Market Insight

Vodafone launching joint fibre service in Spanish market

January 23, 2014  | Subscribers Only

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Vodafone Spain will be launching its fibre-to-the-home (FTTH) broadband services in April 2014 on the FTTH network rolled out as a result of its joint venture with Orange Spain. The service will be initially available in the 800,000 premises covered by the EUR 1 billion (USD 1.3 billion) network, increasing to 3 million by September 2015 and 6 million in 2017. Twelve cities will be covered by the network: Madrid, Barcelona, Seville, Malaga, Valencia, Alicante, Zaragoza, Cordoba, Valladolid, Alcorcon, Badalona and Hospitalet de Llobregat.

The announcement follows the signing of a network sharing agreement with between the Vodafone/Orange joint venture and Telefonica in mid 2013. Both Orange and Vodafone launched individual services on a smaller scale back in 2010, and Orange Spain recently unveiled its latest promotional offer for services on its FTTH network. For EUR 40.95 per month Orange Spain mobile customers can sign up for fibre broadband services with a 100 Mbps downstream speed and 10 Mbps upload speed.


Vodafone has a clear strategy with respect to its future in the Spanish broadband market. This market is a particularly difficult one to enter due to the strength of Telefonica (with 6 million broadband subscribers representing a 50% market share) and the current economic climate which will limit the spending power of potential Spanish consumers. However, Vodafone’s joint venture is a clever way of entering the FTTH market while minimizing the financial risk, and signing a network sharing agreement with Telefonica early on allows them to establish ground rules with the Spanish incumbent before the service launch.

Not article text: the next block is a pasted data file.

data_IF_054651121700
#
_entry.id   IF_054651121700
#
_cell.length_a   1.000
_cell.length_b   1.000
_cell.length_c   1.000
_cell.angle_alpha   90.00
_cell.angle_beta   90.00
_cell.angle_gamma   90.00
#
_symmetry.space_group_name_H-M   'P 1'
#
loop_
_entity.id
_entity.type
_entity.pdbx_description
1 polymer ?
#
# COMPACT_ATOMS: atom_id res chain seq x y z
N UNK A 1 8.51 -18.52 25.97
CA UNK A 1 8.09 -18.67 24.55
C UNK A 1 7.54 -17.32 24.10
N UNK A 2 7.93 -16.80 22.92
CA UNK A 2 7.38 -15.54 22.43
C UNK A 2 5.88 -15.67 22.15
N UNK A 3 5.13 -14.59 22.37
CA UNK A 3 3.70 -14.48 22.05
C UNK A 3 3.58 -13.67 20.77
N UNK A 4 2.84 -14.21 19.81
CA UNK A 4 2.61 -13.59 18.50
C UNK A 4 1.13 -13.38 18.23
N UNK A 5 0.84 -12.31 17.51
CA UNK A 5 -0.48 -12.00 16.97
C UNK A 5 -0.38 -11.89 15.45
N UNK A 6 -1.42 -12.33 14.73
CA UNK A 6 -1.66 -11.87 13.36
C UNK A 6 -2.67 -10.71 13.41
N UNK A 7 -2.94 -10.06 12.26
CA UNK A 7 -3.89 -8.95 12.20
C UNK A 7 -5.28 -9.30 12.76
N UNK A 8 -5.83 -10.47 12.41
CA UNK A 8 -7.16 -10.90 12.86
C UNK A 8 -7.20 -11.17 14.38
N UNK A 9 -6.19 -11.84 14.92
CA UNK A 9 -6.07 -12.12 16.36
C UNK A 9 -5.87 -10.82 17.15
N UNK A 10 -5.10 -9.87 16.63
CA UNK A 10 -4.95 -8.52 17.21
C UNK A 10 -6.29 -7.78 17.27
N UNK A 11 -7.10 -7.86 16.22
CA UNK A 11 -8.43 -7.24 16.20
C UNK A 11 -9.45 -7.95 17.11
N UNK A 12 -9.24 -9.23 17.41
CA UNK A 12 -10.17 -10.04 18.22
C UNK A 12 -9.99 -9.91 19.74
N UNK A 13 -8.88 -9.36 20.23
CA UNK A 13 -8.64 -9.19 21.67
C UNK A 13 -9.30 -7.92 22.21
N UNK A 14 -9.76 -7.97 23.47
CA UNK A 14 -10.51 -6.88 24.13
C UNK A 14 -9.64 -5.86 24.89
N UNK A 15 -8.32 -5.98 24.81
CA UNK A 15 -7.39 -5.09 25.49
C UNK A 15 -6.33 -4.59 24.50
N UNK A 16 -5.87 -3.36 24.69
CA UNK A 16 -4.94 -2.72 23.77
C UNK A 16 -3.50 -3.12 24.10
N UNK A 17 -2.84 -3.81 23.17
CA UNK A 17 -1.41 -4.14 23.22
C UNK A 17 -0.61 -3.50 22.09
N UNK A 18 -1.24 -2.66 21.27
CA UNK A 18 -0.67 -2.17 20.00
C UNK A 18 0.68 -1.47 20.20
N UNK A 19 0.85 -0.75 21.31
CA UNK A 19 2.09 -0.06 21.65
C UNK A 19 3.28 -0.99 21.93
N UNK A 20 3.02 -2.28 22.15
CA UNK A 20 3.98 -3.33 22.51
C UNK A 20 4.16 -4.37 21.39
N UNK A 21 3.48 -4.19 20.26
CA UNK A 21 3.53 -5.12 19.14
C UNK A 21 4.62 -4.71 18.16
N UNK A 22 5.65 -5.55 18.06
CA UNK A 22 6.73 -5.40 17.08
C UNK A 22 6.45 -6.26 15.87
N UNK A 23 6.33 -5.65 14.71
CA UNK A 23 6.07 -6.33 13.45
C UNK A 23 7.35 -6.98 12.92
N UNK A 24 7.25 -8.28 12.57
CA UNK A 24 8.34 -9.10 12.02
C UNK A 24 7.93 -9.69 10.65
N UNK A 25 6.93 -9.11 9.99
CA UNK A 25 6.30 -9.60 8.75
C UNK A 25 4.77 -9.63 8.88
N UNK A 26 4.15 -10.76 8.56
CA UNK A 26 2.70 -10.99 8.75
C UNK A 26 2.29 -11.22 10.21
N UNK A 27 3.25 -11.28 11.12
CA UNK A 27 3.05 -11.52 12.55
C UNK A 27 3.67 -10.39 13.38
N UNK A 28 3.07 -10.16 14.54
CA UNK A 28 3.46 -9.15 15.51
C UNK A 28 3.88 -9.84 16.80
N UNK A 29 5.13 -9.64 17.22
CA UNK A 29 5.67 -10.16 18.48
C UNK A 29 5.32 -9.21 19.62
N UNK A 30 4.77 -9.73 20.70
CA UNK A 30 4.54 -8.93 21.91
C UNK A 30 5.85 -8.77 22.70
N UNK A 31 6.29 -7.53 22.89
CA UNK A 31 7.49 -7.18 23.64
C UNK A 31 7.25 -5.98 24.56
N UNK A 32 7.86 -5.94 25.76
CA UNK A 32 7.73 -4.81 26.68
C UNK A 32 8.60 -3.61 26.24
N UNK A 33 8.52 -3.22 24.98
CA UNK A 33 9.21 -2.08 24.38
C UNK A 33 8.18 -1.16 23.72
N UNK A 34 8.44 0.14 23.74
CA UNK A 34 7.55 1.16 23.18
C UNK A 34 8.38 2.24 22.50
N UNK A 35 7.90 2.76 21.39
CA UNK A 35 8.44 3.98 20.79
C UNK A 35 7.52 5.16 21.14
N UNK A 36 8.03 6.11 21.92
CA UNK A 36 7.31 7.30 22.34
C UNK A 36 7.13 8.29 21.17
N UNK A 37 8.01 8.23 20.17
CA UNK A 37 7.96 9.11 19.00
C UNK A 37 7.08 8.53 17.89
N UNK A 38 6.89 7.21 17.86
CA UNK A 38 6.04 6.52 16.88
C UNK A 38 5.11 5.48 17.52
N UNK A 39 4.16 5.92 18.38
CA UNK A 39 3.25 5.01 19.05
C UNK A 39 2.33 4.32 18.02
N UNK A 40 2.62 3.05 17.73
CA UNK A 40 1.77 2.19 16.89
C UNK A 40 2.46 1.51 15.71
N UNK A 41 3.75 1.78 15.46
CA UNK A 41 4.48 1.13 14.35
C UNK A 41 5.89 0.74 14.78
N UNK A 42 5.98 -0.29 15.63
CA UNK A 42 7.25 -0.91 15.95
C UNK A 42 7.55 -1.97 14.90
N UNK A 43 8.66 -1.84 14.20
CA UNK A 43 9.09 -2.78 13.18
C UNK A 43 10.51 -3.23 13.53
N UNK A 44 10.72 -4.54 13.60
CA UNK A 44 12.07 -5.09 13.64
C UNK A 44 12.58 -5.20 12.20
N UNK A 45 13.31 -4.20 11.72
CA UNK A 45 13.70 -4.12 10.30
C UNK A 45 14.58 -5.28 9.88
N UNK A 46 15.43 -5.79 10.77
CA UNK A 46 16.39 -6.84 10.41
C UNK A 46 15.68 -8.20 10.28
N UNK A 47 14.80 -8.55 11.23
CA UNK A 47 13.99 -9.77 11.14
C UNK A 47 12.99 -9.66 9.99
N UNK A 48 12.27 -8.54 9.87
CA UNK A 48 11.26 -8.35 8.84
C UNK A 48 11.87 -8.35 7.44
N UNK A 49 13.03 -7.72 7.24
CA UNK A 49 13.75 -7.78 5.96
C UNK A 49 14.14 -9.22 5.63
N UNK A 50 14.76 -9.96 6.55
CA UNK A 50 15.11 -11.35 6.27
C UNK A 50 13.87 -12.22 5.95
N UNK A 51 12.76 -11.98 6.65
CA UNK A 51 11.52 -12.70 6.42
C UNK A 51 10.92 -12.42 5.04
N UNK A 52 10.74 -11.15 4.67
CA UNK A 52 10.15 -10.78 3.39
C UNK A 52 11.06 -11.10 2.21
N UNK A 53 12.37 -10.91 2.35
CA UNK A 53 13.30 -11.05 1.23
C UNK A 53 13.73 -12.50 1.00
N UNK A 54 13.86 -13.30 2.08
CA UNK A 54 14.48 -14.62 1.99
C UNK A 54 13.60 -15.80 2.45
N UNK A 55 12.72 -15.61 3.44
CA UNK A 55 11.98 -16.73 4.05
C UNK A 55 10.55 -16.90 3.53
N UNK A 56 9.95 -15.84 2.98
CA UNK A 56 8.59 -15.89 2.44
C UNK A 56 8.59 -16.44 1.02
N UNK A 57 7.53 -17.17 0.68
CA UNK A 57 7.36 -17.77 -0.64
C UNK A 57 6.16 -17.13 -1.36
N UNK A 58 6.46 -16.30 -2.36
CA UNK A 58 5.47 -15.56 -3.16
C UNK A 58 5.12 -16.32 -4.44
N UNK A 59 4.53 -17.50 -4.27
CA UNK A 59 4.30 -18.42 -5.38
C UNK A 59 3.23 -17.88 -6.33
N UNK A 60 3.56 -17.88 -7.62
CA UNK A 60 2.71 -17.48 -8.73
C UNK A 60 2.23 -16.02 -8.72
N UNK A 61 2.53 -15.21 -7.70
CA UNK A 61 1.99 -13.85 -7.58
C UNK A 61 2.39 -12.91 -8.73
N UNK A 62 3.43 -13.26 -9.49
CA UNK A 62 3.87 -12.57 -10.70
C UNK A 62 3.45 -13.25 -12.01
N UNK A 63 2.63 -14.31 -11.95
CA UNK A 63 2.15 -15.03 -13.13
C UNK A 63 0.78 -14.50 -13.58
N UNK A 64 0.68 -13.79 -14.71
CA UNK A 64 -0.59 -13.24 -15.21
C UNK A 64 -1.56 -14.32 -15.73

It seems like this is part of a larger plan for Vodafone, since the telco has recently made its presence felt in other markets as well. Vodafone recently announced the purchase of a 7% stake in Greek ISP and pay-TV operator ForthNet – showing its commitment to the Greek broadband market despite the EUR 250 million (USD 343 million) civil lawsuit served by Greek telecoms retailer MTS in December 2013. MTS is alleging that Vodafone, who owns a 40% stake in MTS, restricted its ability to operate and prevented MTS from listing on the Athens stock exchange. 


Not content with excitement overseas, Vodafone is allegedly in discussions with BSkyB about ways to contend with BT’s renewed success in the UK broadband market. Despite Vodafone’s USD 130 billion windfall due to the sale of Verizon Wireless in September 2013, a joint roll-out of a UK-based fibre network similar to the Vodafone/Orange Spain hybrid is not necessarily a financially feasible choice. Making a huge upfront investment would be risky in such a competitive retail market. Alternative joint ventures such as a deal between the two parties allowing Vodafone to offer a quad play bundle including TV, landline phone, broadband and mobile, might allow the two companies to test the waters without committing to substantial upfront costs.

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